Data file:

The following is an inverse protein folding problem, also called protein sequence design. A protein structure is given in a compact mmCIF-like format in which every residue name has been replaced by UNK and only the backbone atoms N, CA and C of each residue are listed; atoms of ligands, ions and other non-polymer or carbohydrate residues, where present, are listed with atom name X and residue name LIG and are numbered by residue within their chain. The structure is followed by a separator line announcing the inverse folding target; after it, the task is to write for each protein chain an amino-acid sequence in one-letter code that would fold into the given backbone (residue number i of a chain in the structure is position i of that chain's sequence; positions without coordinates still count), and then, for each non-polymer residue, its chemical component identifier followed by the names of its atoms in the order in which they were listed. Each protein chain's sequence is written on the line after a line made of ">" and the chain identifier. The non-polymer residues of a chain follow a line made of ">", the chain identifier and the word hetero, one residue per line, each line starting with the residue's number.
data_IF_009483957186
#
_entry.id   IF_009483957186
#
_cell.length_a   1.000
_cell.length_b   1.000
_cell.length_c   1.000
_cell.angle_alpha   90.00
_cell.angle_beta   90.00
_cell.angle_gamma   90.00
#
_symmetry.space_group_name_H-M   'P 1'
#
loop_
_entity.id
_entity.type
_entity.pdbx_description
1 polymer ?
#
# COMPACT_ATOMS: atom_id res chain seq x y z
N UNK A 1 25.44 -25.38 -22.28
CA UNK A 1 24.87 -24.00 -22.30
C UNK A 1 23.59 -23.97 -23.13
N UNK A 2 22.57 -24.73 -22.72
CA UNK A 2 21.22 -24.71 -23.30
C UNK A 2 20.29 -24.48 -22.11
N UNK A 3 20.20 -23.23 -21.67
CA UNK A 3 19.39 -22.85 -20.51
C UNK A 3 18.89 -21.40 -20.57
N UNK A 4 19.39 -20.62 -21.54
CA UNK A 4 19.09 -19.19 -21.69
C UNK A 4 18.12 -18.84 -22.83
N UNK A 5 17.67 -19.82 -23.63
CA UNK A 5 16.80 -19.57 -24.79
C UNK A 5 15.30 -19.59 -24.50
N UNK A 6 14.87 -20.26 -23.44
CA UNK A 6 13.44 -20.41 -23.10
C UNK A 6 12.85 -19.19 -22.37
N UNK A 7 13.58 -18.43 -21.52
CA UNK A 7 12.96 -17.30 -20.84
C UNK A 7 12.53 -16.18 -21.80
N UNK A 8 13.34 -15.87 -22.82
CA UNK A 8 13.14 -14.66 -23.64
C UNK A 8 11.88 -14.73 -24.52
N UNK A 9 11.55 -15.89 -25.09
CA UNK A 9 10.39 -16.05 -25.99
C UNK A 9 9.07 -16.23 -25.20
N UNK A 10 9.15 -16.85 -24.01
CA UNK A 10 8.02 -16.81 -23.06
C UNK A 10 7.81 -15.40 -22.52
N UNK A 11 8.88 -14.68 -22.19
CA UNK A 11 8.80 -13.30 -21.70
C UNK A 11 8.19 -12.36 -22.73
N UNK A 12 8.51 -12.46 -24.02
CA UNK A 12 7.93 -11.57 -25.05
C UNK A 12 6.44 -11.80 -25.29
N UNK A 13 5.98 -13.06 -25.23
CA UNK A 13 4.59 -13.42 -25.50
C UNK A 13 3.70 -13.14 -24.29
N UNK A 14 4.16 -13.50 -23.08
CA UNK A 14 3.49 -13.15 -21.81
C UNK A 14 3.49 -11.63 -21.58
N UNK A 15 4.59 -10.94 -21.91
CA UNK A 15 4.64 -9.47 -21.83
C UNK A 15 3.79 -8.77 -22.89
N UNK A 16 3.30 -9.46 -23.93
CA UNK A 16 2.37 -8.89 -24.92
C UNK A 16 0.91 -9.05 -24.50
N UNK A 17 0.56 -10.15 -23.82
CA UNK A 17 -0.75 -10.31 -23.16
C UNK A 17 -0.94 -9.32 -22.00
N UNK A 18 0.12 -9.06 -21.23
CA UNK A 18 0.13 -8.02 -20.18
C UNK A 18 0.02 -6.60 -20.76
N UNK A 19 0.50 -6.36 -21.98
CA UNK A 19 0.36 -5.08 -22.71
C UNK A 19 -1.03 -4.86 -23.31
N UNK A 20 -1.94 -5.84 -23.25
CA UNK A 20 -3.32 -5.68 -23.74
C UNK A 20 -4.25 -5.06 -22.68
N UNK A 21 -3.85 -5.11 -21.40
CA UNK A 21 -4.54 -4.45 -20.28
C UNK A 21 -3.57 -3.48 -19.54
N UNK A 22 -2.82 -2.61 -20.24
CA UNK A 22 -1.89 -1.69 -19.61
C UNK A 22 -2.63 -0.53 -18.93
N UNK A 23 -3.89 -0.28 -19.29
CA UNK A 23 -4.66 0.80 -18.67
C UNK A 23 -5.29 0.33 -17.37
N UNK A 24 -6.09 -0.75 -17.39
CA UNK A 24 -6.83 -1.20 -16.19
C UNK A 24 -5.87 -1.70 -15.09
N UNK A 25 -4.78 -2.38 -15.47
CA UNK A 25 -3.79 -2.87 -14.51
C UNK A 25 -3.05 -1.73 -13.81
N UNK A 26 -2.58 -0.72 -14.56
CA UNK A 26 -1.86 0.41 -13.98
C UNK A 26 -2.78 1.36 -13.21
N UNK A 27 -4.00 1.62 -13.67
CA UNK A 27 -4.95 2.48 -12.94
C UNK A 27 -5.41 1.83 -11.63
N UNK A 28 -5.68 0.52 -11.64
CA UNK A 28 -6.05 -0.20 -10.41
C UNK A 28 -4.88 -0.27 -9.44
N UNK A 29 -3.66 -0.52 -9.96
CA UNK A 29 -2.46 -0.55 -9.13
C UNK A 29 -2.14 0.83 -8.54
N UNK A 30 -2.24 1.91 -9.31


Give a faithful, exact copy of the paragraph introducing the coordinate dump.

The following is an inverse protein folding problem, also called protein sequence design. A protein structure is given in a compact mmCIF-like format in which every residue name has been replaced by UNK and only the backbone atoms N, CA and C of each residue are listed; atoms of ligands, ions and other non-polymer or carbohydrate residues, where present, are listed with atom name X and residue name LIG and are numbered by residue within their chain. The structure is followed by a separator line announcing the inverse folding target; after it, the task is to write for each protein chain an amino-acid sequence in one-letter code that would fold into the given backbone (residue number i of a chain in the structure is position i of that chain's sequence; positions without coordinates still count), and then, for each non-polymer residue, its chemical component identifier followed by the names of its atoms in the order in which they were listed. Each protein chain's sequence is written on the line after a line made of ">" and the chain identifier. The non-polymer residues of a chain follow a line made of ">", the chain identifier and the word hetero, one residue per line, each line starting with the residue's number.